A DOT press release today reports that the Federal Railroad Administration has published a new Emergency Order (Docket Number DOT-OST-2014-0067) setting emergency response notification requirements for railroads hauling crude oil trains consisting of 35 or more railcars (or 1,000,000 gal) of Bakken crude oil. Additionally FRA and the Pipeline and Hazardous Material Safety Administration issued a joint safety advisory (SA #: 2014-01) for railroads transporting Bakken crude oil.
While the PR reports that the FRA “has issued” the Emergency Order it is not found on the DOT or FRA web site. The docket number listed in the PR looks like one of the docket numbers used on the Federal eRulemaking Portal (www.Regulations.gov), as of 20:30 CDT there is nothing listed for the docket number. Nor is there a listing that the Emergency Order is scheduled to be printed in tomorrow’s Federal Register, a pre-requisite for effective Emergency Order.
According to the PR the Emergency Order will require railroads operating crude oil trains carrying Bakken crude oil to provide each “SERC [State Emergency Response Commissions] notification regarding the expected movement of such trains through the counties in that state”. The Emergency Order lists the following information as being required in those notifications:
• Estimated volumes of Bakken crude oil being transported;
• Frequencies of anticipated train traffic:
• Route through which Bakken crude oil will be transported; and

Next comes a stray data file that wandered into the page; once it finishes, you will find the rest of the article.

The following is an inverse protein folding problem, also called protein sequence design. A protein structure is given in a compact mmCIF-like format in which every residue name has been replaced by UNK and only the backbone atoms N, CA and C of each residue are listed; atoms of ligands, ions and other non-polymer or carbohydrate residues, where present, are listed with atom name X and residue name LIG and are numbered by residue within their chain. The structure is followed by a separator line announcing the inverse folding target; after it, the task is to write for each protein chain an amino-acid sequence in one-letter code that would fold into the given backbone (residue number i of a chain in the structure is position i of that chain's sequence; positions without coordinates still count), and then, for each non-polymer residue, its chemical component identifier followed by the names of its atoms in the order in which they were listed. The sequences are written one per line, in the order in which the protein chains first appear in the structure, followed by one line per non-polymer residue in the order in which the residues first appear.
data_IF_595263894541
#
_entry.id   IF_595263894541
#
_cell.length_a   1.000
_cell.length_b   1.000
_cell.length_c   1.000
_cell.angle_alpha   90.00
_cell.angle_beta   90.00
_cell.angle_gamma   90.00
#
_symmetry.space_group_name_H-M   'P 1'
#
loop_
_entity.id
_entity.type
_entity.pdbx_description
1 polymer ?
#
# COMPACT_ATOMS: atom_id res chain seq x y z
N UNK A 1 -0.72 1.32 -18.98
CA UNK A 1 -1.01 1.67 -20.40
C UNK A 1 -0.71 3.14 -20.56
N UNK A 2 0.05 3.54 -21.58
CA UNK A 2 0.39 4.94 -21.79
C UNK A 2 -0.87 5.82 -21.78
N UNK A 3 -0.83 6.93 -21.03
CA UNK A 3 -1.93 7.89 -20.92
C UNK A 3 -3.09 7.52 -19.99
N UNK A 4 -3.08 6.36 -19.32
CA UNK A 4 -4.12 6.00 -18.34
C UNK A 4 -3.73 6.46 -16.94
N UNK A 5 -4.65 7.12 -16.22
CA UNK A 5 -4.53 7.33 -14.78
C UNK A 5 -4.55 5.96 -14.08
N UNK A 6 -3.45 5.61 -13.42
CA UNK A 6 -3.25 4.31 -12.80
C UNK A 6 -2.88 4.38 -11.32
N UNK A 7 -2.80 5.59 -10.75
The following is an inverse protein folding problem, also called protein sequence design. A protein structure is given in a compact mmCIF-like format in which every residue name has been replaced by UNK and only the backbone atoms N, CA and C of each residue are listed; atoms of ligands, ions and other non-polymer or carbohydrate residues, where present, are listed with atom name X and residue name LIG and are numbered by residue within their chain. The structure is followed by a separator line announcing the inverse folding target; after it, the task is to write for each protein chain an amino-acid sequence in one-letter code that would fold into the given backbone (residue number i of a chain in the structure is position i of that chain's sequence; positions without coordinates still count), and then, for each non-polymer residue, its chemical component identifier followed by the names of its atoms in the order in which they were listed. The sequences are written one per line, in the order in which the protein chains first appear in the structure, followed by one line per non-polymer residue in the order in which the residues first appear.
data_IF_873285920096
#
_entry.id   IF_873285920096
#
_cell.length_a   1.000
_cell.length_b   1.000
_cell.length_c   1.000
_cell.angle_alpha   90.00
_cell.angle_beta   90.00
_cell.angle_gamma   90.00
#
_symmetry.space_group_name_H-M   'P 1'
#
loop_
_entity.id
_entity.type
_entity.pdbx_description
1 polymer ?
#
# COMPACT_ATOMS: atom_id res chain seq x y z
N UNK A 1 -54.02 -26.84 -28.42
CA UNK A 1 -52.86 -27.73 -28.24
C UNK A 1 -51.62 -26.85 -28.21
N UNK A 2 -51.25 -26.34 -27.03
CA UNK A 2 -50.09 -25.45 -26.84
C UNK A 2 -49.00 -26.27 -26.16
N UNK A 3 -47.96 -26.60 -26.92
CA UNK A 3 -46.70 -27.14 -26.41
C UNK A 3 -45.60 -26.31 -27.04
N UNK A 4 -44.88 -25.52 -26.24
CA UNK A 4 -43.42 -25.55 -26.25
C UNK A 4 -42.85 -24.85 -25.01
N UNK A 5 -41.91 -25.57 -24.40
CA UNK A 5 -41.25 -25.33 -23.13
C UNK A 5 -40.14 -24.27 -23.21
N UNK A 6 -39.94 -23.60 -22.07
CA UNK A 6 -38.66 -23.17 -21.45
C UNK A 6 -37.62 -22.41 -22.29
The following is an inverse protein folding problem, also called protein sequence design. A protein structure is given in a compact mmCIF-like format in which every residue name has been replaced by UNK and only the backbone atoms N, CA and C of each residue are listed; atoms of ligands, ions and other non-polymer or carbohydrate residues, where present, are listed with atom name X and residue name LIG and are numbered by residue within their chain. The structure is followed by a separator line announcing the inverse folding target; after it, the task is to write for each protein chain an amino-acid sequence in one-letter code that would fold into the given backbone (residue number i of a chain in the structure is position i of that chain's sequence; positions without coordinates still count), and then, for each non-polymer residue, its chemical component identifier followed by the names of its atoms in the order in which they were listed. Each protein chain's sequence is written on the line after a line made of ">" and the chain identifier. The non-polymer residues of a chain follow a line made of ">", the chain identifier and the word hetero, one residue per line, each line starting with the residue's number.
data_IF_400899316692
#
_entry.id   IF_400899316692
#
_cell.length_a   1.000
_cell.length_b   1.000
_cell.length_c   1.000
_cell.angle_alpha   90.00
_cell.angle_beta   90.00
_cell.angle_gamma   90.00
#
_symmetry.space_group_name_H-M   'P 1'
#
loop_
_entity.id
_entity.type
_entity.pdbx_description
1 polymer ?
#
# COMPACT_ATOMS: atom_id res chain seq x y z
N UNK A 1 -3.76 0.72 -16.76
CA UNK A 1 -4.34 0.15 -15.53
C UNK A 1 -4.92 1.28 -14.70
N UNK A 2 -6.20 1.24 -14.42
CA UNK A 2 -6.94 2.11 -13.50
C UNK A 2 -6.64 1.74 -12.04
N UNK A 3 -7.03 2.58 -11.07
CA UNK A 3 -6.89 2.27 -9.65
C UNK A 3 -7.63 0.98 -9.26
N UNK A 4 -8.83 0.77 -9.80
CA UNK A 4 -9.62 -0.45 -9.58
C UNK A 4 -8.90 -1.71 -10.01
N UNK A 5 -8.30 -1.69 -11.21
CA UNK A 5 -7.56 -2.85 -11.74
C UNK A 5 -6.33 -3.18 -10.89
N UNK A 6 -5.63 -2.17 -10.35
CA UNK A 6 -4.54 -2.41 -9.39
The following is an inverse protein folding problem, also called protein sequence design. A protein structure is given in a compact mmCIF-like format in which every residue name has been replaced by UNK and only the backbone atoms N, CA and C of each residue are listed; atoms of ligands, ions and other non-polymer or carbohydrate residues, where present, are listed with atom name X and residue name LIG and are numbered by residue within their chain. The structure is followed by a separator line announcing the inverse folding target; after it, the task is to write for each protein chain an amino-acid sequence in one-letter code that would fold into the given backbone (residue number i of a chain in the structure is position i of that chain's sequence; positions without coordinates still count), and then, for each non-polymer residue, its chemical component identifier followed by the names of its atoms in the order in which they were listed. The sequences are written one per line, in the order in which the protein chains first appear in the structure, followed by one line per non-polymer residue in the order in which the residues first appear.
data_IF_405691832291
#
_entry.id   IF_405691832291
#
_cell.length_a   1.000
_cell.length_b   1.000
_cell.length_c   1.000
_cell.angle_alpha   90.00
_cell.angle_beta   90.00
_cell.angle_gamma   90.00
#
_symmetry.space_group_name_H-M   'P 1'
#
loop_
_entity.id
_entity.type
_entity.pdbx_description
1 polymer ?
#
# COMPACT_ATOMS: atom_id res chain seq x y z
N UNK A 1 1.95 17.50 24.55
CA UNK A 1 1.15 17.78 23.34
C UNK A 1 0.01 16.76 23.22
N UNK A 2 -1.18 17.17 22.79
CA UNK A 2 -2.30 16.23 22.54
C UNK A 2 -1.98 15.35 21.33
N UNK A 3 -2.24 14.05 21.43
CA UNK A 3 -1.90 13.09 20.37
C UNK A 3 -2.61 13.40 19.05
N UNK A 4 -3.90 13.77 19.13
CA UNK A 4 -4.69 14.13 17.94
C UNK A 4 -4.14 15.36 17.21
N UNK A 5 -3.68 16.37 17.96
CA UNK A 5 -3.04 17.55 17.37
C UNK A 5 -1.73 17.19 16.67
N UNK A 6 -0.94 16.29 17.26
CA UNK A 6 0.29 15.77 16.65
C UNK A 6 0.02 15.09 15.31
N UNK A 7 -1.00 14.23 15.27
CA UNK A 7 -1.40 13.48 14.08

• Contact information for at least one responsible party at the host railroads.
Since I haven’t seen the actual Emergency Order yet, I can’t tell for sure, but it looks like the Emergency Order does not require providing schedules for the movement of such unit trains. Many local government officials and emergency planners have been asking for this type of information for years on hazardous material shipments.
It is also not clear if the Emergency Order provides any information sharing protections to providers of this information. The standard Federal Rules do not apparently apply as the information disclosure is being made to a State not Federal agency. This information protection issue has always been the railroad’s strongest argument against the mandate of information disclosure.
While the Emergency Order is not currently available, the Joint Safety Advisory has been published on the FRA web site. The SA ‘advises’ and ‘encourages’ railroads and crude offerors to “select and use the railroad tank car designs with the highest level of integrity reasonably available [emphasis added] within their fleet” for shipment of Bakken Crude. It also recommends against the use of “older, legacy DOT Specificaiton 111 or CTC 111 tank cars” for that material.
FRA and PHMSA are paying the price for their inaction on the long known DOT 111 tank car problem. These cars are a major portion of the current rail tank car fleet and would normally be expected to remain in full service for a number of years. If FRA and/or PHMSA were to try to immediately eliminate the use of these cars for crude oil shipments a major reduction in the number of cars available for crude oil shipments; a reduction that would severely curtail those shipments. Economically this would be a non-starter.
Given the publication schedule for the Federal Register, it is possible that the Emergency Order may be published Friday, but it is more likely to appear in the Monday FR.